# Is the cartesian product of two Hilbert spaces a Hilbert space?

Let $(H_1,\langle , \rangle_1)$ and $H_2,\langle , \rangle_2)$ be two complex Hilbert spaces.

Is $H_1\times H_2$ a Hilbert space?

I think that we can define the following inner-product on $H_1\times H_2$: $$\langle X, Y\rangle=\langle x_1, y_1\rangle_1+\langle x_2, y_2\rangle_2,$$ for all $X=(x_1,x_2)\in H_1\times H_2$ and $Y=(y_1,y_2)\in H_1\times H_2$.

Question: why $(H_1\times H_2,\langle \cdot, \cdot\rangle)$ is complete?

• Yep. It's not difficult to guess a an inner product that would work. Jan 15, 2018 at 12:00

Hint the norm on $$H_1\times H_2$$ is given by

$$\|(x_1,x_2)\|_{H_1\times H_2} =\sqrt{\|x_1\|^2_{H_1}+\|x_2\|^2_{H_2}}$$

and under this norm it is easy to check the completeness of $$H_1\times H_2$$ since having a cauchy sequence $$(x^n_1,x^n_2)_n$$ in $$H_1\times H_2$$ will directly implies that $$(x^n_i)_n$$ is a Cauchy sequence(Why?) in the Hilbert (Complete space ) space $$(H_i, \|\cdot\|_{H_i})$$ $$i=1,2$$

because $$\|x^n_i- x^m_i\|_{H_i}\le \|(x^n_1,x^n_2)-(x^m_1,x^m_2)\|_{H_1\times H_2} \to 0$$ can you proceed form here?

Consider the following inner product on $$H_1\times H_2$$ $$\langle (x_1,x_2), (y_1,y_2)\rangle = \langle x_1,y_1 \rangle + \langle x_2, y_2\rangle$$. It remains to show this is indeed an inner product.

Linearity $$\langle a(x_1,x_2) + b(y_1,y_2), (z_1,z_2) \rangle \\ =\langle (ax_1 + by_1, ax_2 + by_2), (z_1,z_2) \rangle\\ = \langle ax_1 + by_1, z_1\rangle + \langle ax_2 + by_2, z_2\rangle\\ = \langle ax_1 , z_1 \rangle +\langle by_1, z_1\rangle + \langle ax_2 ,z_2 \rangle + \langle by_2, z_2\rangle\\ = a\langle(x_1,x_2), (z_1,z_2) \rangle + b\langle(y_1,y_2), (z_1,z_2) \rangle$$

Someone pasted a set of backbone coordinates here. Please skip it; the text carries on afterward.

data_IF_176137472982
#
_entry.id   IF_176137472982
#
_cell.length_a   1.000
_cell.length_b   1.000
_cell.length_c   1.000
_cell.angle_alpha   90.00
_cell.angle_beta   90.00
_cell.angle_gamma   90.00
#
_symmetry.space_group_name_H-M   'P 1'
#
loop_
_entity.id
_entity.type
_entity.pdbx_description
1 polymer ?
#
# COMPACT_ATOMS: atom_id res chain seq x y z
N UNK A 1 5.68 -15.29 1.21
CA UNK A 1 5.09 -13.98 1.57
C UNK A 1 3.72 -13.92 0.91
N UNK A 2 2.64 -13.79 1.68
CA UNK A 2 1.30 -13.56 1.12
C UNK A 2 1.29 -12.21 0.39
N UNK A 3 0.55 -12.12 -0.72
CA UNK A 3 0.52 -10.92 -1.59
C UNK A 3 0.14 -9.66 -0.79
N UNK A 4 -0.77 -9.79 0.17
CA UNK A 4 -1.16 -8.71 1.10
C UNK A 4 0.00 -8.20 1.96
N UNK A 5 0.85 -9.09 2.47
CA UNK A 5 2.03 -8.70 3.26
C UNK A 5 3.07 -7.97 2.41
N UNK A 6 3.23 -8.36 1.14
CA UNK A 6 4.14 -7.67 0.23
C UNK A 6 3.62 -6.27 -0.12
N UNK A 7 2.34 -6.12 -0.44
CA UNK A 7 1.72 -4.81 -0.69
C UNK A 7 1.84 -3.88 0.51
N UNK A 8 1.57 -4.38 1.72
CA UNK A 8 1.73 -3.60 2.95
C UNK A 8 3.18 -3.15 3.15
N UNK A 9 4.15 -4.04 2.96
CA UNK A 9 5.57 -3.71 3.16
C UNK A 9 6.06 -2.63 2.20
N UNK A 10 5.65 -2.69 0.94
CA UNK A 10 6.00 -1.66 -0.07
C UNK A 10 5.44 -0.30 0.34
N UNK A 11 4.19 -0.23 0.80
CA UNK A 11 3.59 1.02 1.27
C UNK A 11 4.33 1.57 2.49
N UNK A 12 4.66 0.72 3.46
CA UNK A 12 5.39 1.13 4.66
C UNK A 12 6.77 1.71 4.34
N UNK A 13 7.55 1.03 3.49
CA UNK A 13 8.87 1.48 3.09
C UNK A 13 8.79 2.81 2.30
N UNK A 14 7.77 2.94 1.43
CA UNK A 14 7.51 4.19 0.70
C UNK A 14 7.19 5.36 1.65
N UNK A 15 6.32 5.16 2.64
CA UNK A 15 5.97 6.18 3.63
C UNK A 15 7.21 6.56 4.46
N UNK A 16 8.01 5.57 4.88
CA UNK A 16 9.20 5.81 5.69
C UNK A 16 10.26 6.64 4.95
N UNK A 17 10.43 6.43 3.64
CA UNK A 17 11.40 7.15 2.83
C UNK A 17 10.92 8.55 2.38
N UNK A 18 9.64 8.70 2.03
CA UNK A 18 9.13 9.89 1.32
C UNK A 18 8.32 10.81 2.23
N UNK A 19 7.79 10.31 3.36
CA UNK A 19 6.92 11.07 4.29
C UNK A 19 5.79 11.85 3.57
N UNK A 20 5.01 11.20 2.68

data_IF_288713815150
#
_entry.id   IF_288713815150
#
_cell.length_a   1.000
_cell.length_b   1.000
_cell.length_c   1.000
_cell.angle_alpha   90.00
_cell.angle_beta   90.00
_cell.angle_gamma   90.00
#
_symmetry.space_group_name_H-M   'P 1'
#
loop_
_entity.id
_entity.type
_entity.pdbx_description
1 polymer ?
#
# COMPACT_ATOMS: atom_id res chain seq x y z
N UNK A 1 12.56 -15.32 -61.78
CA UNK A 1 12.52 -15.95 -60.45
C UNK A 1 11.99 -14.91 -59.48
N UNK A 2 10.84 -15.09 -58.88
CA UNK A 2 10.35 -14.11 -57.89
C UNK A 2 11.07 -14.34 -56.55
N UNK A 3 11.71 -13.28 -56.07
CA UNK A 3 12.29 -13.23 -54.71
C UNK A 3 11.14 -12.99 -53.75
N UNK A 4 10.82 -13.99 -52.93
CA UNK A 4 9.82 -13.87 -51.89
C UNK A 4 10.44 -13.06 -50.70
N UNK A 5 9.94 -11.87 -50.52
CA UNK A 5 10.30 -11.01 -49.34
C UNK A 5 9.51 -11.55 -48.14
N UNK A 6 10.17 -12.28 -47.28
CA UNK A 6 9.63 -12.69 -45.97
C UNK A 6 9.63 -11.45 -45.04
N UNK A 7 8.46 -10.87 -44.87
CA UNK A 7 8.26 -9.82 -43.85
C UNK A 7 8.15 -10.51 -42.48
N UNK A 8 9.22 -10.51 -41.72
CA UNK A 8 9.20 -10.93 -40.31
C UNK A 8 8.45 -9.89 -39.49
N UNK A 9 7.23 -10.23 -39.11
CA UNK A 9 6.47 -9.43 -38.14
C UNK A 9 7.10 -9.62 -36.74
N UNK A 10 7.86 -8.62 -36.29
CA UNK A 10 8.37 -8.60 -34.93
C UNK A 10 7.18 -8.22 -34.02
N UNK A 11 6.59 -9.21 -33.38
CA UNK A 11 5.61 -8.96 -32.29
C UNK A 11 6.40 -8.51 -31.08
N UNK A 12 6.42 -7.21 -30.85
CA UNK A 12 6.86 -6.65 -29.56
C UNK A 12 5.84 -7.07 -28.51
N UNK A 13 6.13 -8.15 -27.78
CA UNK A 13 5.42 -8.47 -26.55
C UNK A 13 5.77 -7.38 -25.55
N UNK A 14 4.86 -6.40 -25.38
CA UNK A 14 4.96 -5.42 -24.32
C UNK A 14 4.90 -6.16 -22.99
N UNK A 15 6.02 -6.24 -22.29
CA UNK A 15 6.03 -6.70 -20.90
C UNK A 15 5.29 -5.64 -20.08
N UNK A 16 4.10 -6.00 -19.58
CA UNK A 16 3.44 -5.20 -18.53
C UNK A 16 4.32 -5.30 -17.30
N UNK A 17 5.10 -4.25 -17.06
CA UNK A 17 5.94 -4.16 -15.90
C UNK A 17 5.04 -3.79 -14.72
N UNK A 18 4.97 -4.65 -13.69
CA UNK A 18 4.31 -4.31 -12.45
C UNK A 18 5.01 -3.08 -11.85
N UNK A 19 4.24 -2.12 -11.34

Symmetry
$$\langle (x_1,x_2), (y_1,y_2)\rangle= \langle x_1, y_1 \rangle + \langle x_2, y_2 \rangle = \langle (y_1,y_2), (x_1,x_2)\rangle$$

Bilinearity
Assume $$\langle(x_1,x_2), (x_1,x_2) \rangle>0$$ then $$\langle(x_1,x_2), (x_1,x_2) \rangle= \langle x_1,x_1\rangle + \langle x_2,x_2 \rangle > 0 \implies$$ either $$\langle x_1, x_1 \rangle > 0$$ or $$\langle x_2, x_2 \rangle > 0$$ so $$(x_1,x_2) \neq (0,0)$$

Fix some Cauchy sequence in $$\{ \left(x_{n}, y_{n}\right)\} \in H_{1} \times H_{2}$$. Then $$x_n$$ and $$y_n$$ are both Cauchy sequences in $$H_1$$ and $$H_2$$ and hence converge to $$x$$ and $$y$$ respectively. Now $$(x,y) \in H_1 \times H_2$$ and we claim this is the limit of $$\{ \left(x_{n}, y_{n}\right)\}$$.

\begin{align*} &\left\|\left(x_{n}, y_{n}\right)-(x, y)\right\|_{H_{1} \times H_{2}} \\ =&\left\langle\left(x_{n}, y_{n}\right)-(x, y),\left(x_{n}, y_{n}\right)-(x, y)\right\rangle^{1 / 2} \\ =&\left\langle\left(x_{n}-x, y_{n}-y\right),\left(x_{n}-x, y_{n}-y\right)\right\rangle^{1 / 2} \\ =& \sqrt{\left\|x_{n}-x\right\|_{H_{1}}^{2}+\left\|y_{n}-y\right\|_{H_{2}}^{2}} \\ & \rightarrow 0 \end{align*}

as $$x_{n} \rightarrow x$$ and $$y_{n} \rightarrow y$$.